W3C home > Mailing lists > Public > www-html@w3.org > May 2003

Re: The style attribute, again

From: David Woolley <david@djwhome.demon.co.uk>
Date: Tue, 13 May 2003 07:22:05 +0100 (BST)
Message-Id: <200305130622.h4D6M5w01961@djwhome.demon.co.uk>
To: www-html@w3.org

> Unfortunately, many content developers do not have access to, or are not
> allowed to alter, the master style sheet(s) of a site. They may not even see
> a document's <head> element. This is typical of many large corporations.

That's a travesty of the whole original concept of HTML:  to allow the
individuals creating the information to author their own pages, by making
the language simple enough.  HTML, although it has degraded into another
desk top publishing languages, was supposed to differ from the existing
ones by being so simple that anyone could use it and so universal that
any hardware or OS could display it usefully.  I see XHTML2 as attempting
to regain that ideal with those wanting a poor man's PDF continuing to
use HTML 4.01 Transitional

> Often, a developer must resort to a little style attribute here and there.

Two possibilities here:

- either they are violating a house style policy and the commercial factors
  that resulted in central control of styling would dictate that they should
  not be allowed to;

- the content management system and/or master style sheet should allow them
  to do so.

One approach is to make sure that the master style sheet covers the semantic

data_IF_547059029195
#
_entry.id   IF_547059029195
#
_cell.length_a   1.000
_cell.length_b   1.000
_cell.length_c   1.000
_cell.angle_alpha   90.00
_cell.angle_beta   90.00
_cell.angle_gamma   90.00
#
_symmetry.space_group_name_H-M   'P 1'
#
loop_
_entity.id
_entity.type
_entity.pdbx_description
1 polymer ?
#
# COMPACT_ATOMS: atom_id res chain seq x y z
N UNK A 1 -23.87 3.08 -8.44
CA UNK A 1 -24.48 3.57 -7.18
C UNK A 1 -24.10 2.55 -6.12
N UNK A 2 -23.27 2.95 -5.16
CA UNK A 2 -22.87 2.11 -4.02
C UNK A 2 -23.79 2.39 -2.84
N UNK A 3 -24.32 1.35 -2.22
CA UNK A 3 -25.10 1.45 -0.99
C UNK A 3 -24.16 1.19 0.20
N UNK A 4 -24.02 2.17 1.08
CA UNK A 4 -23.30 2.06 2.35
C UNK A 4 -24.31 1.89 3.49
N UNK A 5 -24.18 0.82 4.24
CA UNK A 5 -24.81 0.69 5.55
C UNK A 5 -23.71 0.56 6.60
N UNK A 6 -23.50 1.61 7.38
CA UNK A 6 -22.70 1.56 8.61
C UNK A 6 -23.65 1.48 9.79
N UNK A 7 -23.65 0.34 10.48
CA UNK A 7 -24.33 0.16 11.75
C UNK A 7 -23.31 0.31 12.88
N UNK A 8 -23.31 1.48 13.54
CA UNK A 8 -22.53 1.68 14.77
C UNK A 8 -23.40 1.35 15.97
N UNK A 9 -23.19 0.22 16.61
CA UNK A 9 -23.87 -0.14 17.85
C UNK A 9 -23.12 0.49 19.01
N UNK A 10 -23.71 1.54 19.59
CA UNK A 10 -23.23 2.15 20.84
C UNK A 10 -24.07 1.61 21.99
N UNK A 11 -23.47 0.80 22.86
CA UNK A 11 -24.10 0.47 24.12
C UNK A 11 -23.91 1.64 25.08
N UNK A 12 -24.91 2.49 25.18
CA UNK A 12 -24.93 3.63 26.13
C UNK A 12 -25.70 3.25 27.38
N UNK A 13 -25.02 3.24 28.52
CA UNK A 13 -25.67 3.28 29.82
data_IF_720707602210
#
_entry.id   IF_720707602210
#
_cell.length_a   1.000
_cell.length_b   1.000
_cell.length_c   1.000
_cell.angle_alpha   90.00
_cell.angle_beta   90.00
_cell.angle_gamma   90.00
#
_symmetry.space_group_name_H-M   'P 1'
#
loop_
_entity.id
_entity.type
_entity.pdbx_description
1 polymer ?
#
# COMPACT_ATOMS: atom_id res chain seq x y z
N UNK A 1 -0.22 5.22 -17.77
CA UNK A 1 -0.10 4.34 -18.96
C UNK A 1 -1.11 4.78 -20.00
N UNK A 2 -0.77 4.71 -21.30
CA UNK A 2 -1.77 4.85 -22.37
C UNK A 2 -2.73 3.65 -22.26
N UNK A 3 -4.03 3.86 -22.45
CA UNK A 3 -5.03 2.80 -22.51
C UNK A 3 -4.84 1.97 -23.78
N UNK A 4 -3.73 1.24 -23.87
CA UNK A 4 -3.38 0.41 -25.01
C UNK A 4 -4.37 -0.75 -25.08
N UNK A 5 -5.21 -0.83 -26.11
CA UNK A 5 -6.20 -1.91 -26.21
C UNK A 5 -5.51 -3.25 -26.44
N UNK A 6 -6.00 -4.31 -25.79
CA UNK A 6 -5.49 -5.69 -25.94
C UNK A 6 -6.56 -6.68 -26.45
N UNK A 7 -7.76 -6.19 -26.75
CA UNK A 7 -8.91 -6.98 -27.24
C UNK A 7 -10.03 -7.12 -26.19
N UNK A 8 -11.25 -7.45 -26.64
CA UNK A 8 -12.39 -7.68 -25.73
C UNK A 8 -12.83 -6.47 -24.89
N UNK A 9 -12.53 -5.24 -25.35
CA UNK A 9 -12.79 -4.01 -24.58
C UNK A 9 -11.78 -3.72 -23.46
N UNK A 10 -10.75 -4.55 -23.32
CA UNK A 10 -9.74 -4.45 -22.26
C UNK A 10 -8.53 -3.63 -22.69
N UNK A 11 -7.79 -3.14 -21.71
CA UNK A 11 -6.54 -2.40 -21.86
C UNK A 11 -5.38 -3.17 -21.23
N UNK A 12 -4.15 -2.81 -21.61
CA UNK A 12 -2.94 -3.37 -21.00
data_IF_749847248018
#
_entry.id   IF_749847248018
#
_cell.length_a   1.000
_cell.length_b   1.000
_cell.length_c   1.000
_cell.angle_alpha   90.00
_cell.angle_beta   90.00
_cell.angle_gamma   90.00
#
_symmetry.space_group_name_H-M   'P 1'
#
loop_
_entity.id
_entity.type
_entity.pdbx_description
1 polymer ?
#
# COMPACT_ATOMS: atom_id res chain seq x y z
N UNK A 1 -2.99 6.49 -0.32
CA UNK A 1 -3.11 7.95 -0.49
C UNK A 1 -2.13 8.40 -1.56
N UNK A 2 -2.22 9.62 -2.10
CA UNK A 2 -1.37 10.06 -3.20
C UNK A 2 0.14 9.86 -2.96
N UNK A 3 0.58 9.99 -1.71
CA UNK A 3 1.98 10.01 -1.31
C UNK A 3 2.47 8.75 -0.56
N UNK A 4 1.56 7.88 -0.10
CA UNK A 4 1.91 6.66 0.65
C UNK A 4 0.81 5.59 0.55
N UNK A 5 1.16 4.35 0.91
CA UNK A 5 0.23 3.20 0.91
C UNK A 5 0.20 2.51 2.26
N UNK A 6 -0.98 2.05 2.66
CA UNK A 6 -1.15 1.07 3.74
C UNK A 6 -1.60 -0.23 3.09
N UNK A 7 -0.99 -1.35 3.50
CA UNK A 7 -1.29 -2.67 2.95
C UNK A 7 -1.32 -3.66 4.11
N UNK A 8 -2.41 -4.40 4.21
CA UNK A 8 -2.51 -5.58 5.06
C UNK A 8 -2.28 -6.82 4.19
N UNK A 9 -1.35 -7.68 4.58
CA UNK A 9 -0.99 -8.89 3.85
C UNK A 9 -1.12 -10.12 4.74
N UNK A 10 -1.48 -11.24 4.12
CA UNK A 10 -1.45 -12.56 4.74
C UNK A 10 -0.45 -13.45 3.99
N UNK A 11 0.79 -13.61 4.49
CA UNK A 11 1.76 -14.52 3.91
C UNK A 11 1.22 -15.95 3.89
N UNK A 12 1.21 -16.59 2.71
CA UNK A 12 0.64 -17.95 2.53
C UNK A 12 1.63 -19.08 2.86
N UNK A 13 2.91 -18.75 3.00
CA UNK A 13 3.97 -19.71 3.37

requirements that force this need for styling.  This is the best, because
it prevents the capricious use of styling.

Another is for the content management to accept some form of simplified
styling language (if you must, inline style attributes, although you then
have to validate it to remove all the styling that would compromise the
house style rules) and merge them into the head element of the compounded
document.

> The style attribute does no harm. Although I rarely use, I do see a need for
> it to remain in the specification.

The style attribute is responsible for the heavy bloat of most commercial
web pages, and although it doesn't prevent <span class="red">, at least makes
it a little easier to replace presentational detail markup with semantic
markup.
Received on Tuesday, 13 May 2003 02:22:09 GMT

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